There were no reports of politically motivated disappearances.
c. Torture and Other Cruel, Inhuman, or Degrading Treatment or Punishment
Although the law prohibits torture and similar forms of intimidation and punishment, police continued to physically mistreat suspects and prisoners, usually with impunity. CEDHU regularly published detailed reports on suspects who charged the police with torture. In these reports CEDHU frequently named police officials alleged to be responsible, and often included photographs of the victims with their wounds. In most cases, the police appeared to have abused such persons during investigations of ordinary street crime. According to CEDHU, the victims reported that the police beat them, burned them with cigarettes, or threatened them psychologically. In August four Colombian nationals were detained by the army on suspicion that they planned to assassinate Colombian President Ernesto Samper during a visit to Quito. The detainees, who were eventually released 6 weeks after their detention following President Samper's departure, told reporters that they had been tortured while in army custody. A police doctor who examined the detainees certified that all had bruises from apparently recent beatings. One had to have restorative surgery to his left eye. The CEDHU reports have not prompted a reply from the Government. The law permits police or military courts to try police officers and military defendants in closed sessions, in accordance with the respective military and police court martial manuals. The police court in particular does not announce verdicts or punishments, if any, creating the strong impression that the police are immune from prosecution. Cases involving flag rank officers can only be tried by the Supreme Court (as in the Benavides and Restrepo cases noted in Section l.a.). Conditions in Ecuador's detention centers generally continued to be poor. Prisons in the tropical coastal areas tend to be worse than those in the temperate highlands. Overcrowding is a chronic problem, although conditions are notably better in the women's prison in Quito than in other facilities. There are no separate facilities for hard-core or dangerous criminals, nor are there effective rehabilitation programs.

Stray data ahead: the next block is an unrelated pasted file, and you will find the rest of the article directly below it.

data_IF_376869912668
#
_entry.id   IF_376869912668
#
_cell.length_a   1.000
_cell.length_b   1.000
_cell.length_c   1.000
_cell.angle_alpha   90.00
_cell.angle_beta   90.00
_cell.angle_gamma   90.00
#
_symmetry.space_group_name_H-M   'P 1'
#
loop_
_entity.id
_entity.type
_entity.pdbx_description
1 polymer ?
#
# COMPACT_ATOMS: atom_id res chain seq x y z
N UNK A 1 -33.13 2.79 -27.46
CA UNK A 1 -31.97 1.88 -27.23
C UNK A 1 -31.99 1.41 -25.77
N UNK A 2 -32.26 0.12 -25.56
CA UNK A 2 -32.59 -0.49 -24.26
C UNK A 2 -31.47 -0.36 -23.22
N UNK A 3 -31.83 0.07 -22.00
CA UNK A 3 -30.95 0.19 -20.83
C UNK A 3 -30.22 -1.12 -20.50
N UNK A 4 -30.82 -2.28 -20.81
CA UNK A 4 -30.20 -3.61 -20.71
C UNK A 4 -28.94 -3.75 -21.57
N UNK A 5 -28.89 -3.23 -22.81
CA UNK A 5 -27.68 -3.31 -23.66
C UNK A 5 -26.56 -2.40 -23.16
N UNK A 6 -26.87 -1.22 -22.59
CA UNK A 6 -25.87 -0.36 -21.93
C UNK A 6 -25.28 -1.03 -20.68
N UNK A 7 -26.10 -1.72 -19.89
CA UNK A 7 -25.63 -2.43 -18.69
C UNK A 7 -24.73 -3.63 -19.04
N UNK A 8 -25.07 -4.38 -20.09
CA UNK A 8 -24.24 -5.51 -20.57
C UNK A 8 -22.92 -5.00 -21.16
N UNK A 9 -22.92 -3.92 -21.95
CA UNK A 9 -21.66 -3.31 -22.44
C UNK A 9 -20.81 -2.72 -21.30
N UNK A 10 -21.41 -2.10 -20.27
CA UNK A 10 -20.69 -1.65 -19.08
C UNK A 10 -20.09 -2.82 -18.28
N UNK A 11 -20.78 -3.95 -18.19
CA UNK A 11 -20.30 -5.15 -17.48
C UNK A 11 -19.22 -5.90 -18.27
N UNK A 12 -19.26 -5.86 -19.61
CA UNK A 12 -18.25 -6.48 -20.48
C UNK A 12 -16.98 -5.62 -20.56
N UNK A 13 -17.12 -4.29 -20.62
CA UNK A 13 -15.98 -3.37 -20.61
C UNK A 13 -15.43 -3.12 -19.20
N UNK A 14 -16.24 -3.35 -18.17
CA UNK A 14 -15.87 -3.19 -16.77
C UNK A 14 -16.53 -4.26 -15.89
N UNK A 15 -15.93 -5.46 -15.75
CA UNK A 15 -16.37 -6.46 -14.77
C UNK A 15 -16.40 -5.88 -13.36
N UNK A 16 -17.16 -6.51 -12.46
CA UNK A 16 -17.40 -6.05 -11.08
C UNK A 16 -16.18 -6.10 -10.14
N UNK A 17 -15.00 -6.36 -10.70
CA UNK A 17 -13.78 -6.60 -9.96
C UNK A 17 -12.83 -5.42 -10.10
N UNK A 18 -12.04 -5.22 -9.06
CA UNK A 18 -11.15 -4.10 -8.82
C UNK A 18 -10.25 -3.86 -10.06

d. Arbitrary Arrest, Detention, or Exile